- Feigelman S, Howard DE, Li X, Cross SI. Psychosocial and environmental correlates of violence perpetration among African-American urban youth. Journal of Adolescent Health 2000; 27(3):202-209. (E.80.06 S)
Abstract: The purpose of this study was to ascertain the proportion of youths involved in acts of violence; to examine individual, social, and environmental factors associated with perpetration; and to determine the relationship among victimization, witnessing, and perpetration of violence. A cross-sectional survey was completed by 349 volunteer males and females, aged 9-15 years, 96% of whom were African-American. The youths were recruited from recreation centers associated with 10 public-housing communities in an eastern city. Survey instruments included the Child Health and Illness Profile, Survey of Children's Exposure to Community Violence, and other standardized questionnaires. Statistical analyses included Chi-square, correlation, regression, and test for linear trends. Half of the youths self-reported at least one act of violence perpetration, with similar distributions among males and females. One-third of the youths reported both personal victimization and the witnessing of violent events. Victim and witness status were moderately correlated. Individual risk behaviors and victimization made significant contributions to perpetration status. Further analysis demonstrated a linear relationship between acts of perpetration and number of victimization events. Participation in problem behaviors may place youths in circumstances in which they may be victim, witness, or aggressor. The chronic and high levels of community violence to which many youths are exposed are likely to contribute to an individual's participation in acts of violence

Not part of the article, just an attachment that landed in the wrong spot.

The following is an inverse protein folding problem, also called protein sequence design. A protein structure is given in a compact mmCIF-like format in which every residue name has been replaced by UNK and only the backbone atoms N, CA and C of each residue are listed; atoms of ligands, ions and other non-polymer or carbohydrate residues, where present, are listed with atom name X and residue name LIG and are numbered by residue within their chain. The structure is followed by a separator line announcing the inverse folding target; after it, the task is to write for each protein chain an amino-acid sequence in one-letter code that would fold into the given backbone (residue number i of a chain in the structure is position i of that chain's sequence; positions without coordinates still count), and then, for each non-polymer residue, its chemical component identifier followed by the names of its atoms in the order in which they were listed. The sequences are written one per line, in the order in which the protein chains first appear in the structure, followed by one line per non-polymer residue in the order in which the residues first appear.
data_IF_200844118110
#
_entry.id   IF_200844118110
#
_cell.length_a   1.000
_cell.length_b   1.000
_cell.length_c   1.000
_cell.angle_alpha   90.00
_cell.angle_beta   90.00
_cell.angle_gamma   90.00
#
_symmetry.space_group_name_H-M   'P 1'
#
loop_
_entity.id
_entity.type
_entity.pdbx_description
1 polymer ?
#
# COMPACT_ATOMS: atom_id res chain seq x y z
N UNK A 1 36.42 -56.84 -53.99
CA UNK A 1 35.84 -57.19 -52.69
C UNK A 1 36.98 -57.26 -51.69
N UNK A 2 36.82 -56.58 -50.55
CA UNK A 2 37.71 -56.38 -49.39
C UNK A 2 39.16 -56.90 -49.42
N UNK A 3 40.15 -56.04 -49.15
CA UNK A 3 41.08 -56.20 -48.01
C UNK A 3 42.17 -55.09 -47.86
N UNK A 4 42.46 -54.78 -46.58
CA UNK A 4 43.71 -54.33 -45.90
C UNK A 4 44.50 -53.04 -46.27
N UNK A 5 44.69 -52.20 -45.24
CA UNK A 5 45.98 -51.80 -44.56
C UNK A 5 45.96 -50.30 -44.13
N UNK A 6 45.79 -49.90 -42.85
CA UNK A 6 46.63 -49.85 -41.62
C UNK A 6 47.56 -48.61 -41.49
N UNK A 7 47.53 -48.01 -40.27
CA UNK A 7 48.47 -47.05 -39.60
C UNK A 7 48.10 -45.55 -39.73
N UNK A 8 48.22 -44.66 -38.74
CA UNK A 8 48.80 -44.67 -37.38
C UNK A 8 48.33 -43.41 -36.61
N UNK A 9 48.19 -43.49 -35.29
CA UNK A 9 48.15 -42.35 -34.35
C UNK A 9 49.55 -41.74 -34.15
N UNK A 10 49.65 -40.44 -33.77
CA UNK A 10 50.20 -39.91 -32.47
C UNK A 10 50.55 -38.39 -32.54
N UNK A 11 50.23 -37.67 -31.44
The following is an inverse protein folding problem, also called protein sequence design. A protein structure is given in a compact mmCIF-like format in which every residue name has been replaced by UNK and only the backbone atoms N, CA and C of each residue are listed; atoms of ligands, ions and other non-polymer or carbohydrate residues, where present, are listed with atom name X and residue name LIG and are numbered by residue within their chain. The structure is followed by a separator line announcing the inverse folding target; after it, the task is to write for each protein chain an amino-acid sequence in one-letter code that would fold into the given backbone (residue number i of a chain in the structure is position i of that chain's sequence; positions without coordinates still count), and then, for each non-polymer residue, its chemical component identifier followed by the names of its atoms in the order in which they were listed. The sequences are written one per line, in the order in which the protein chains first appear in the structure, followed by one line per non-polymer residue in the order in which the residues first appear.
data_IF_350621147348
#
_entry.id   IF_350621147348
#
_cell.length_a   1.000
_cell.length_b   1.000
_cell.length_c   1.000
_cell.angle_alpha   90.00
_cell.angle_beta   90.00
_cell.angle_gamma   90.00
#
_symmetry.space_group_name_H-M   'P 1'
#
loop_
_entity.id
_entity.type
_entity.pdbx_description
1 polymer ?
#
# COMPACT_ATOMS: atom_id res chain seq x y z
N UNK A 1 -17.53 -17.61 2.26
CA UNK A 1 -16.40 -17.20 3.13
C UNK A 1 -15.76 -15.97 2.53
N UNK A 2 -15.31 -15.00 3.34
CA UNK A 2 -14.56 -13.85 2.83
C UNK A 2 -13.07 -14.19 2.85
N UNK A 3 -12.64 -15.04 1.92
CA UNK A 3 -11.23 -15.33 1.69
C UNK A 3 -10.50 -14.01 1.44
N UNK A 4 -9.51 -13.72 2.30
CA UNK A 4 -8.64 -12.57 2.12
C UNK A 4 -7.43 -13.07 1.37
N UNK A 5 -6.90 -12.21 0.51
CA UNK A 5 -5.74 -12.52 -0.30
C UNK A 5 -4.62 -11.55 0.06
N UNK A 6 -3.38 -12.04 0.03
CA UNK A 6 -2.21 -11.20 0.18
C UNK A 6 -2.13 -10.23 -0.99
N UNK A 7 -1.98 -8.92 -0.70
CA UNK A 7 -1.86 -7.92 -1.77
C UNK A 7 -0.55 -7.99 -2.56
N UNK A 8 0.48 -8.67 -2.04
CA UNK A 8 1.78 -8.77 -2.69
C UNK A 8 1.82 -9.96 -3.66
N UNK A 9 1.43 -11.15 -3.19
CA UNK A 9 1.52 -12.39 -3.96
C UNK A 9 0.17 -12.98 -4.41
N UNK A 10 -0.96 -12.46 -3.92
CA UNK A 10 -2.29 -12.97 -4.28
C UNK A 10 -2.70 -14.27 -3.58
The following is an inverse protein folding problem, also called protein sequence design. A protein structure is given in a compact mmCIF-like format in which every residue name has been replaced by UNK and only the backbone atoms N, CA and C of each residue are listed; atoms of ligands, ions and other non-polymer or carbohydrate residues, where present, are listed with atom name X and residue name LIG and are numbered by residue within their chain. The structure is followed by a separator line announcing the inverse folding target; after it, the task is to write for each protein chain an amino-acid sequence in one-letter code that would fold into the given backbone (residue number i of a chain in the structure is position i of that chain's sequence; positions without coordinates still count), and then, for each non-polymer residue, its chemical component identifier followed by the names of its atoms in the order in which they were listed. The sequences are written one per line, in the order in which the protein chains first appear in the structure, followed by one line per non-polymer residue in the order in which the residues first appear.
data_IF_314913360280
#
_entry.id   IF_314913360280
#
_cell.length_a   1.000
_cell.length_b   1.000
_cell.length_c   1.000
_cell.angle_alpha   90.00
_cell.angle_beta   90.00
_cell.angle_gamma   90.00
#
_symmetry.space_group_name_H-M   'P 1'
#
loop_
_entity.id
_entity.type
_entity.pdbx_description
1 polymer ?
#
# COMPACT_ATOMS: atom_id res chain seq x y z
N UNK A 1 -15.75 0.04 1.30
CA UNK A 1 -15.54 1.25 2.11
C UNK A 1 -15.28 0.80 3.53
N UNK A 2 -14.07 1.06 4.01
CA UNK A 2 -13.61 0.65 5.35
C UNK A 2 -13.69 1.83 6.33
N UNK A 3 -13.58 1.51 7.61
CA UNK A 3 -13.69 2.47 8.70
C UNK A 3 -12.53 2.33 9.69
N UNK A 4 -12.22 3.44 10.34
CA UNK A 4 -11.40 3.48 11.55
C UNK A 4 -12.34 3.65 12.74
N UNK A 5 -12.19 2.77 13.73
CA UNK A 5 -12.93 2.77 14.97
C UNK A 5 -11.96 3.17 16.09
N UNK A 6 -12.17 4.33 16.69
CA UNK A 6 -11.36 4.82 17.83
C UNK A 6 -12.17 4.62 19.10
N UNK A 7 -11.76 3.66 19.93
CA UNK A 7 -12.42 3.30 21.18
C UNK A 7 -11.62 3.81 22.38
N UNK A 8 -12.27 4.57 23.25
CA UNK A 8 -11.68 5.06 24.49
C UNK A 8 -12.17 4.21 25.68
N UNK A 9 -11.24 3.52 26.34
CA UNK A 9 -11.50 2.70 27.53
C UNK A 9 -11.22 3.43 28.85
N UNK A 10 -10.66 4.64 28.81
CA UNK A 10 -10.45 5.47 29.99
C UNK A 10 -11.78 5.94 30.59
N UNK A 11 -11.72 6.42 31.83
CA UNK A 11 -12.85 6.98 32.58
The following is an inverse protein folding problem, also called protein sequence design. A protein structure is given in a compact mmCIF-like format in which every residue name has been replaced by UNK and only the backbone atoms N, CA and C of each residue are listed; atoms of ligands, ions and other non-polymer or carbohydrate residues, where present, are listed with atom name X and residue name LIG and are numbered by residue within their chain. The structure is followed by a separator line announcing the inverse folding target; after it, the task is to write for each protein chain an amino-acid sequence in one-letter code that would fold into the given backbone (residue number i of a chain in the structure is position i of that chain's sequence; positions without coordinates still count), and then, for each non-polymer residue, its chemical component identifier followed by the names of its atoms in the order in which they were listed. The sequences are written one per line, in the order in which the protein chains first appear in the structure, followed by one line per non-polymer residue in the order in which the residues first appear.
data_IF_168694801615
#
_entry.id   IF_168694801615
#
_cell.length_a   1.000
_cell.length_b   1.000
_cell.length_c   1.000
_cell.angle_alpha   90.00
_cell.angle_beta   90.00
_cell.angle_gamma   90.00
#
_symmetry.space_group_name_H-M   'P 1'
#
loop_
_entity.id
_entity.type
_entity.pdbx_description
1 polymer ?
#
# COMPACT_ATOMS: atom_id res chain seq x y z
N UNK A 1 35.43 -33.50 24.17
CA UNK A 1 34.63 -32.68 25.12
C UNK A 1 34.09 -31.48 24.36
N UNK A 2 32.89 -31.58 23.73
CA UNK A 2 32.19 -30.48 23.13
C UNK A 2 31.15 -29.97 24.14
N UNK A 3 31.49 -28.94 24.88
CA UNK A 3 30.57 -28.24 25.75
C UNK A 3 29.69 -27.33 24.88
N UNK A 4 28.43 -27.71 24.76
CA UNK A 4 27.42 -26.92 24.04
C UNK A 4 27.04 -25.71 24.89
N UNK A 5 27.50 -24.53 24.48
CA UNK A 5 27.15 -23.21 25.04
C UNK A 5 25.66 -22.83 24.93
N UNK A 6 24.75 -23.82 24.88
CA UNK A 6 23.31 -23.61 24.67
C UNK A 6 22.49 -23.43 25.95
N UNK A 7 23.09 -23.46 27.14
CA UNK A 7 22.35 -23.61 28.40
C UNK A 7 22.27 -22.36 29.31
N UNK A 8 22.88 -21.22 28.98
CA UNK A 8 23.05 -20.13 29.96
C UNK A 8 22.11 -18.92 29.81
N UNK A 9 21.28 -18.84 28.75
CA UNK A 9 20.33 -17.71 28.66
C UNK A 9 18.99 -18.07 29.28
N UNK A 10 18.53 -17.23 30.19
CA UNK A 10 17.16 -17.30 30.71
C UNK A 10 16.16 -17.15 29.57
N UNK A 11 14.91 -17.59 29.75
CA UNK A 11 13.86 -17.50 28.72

- McLaughlin CR, Daniel J, Reiner SM, Waite DE, Reams PN, Joost TF et al. Factors associated with assault-related firearm injuries in male adolescents. Journal of Adolescent Health 2000; 27(3):195-201. (E.96.10 S)
Abstract: The purpose of this study was to identify factors associated with an increased prevalence of assault-related firearm injuries in male adolescents. This study is a retrospective comparison of two samples of adolescent males from the same geographic localities regarding their involvement in the juvenile justice system (court involvement) and injury status (current or prior firearm injury at the time of the study). The subjects included adolescent male patients admitted to an urban, Level I trauma center for assault-related firearm injuries (court-involved and noncourt-involved), and incarcerated juvenile offenders (prior firearm injury and no known firearm injury) Two-thirds of the male assault-related pediatric firearm injury victims treated over a 2 year period were involved in the juvenile justice system. Court-involved adolescents were almost 22 times more likely to have sustained an assault-related firearm injury, when compared to noncourt-involved patients with firearm injuries. Additional analysis documented recent substance use and/or involvement in criminal offenses in 82% of the victims. For most of the juvenile offenders (88%), court involvement preceded their injuries. Analysis of the injury patterns revealed an increased prevalence of truncal injuries (injuries to the thorax or abdomen) in the court-involved victims, when compared to their noncourt-involved peers (40% vs. 14%). Incarceration was associated with a 17-fold increase in the firearm injury prevalence over the court-involved, but not incarcerated, sample. These results suggest that involvement in substance use and/or the criminal justice system is associated with an increased risk of firearm injuries in male adolescents, and that an increased level of involvement in the juvenile justice system is associated with a concomitant increase in firearm injuries.
- Anderson CR. Television commercial violence during nonviolent programming: the 1998 major league baseball playoffs. Pediatrics 2000; 106(4):e46. (E.78.06 S)